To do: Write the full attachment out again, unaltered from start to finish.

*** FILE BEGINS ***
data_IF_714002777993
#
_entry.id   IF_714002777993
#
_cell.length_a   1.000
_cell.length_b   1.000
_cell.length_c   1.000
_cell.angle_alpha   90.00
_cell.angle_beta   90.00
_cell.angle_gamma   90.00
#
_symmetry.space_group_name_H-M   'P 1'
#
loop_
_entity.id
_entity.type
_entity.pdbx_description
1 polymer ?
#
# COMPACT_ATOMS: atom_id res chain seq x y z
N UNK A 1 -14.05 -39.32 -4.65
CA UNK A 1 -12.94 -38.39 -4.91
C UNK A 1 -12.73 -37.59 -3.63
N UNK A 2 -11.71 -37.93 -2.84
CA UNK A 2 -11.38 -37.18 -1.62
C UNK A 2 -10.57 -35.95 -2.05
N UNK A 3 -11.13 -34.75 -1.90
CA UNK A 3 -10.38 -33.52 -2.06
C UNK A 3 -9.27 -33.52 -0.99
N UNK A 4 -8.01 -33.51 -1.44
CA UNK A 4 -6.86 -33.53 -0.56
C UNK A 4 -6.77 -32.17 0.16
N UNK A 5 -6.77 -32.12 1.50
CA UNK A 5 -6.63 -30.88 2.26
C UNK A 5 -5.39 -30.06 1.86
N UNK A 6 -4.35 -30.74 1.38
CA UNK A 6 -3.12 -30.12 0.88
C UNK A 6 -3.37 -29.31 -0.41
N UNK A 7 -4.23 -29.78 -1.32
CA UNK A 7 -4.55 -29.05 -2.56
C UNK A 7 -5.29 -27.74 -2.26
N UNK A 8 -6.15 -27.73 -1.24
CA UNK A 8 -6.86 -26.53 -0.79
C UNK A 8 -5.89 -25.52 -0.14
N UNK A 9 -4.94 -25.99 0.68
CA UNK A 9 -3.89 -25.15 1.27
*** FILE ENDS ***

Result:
data_IF_714002777993
#
_entry.id   IF_714002777993
#
_cell.length_a   1.000
_cell.length_b   1.000
_cell.length_c   1.000
_cell.angle_alpha   90.00
_cell.angle_beta   90.00
_cell.angle_gamma   90.00
#
_symmetry.space_group_name_H-M   'P 1'
#
loop_
_entity.id
_entity.type
_entity.pdbx_description
1 polymer ?
#
# COMPACT_ATOMS: atom_id res chain seq x y z
N UNK A 1 -14.05 -39.32 -4.65
CA UNK A 1 -12.94 -38.39 -4.91
C UNK A 1 -12.73 -37.59 -3.63
N UNK A 2 -11.71 -37.93 -2.84
CA UNK A 2 -11.38 -37.18 -1.62
C UNK A 2 -10.57 -35.95 -2.05
N UNK A 3 -11.13 -34.75 -1.90
CA UNK A 3 -10.38 -33.52 -2.06
C UNK A 3 -9.27 -33.52 -0.99
N UNK A 4 -8.01 -33.51 -1.44
CA UNK A 4 -6.86 -33.53 -0.56
C UNK A 4 -6.77 -32.17 0.16
N UNK A 5 -6.77 -32.12 1.50
CA UNK A 5 -6.63 -30.88 2.26
C UNK A 5 -5.39 -30.06 1.86
N UNK A 6 -4.35 -30.74 1.38
CA UNK A 6 -3.12 -30.12 0.88
C UNK A 6 -3.37 -29.31 -0.41
N UNK A 7 -4.23 -29.78 -1.32
CA UNK A 7 -4.55 -29.05 -2.56
C UNK A 7 -5.29 -27.74 -2.26
N UNK A 8 -6.15 -27.73 -1.24
CA UNK A 8 -6.86 -26.53 -0.79
C UNK A 8 -5.89 -25.52 -0.14
N UNK A 9 -4.94 -25.99 0.68
CA UNK A 9 -3.89 -25.15 1.27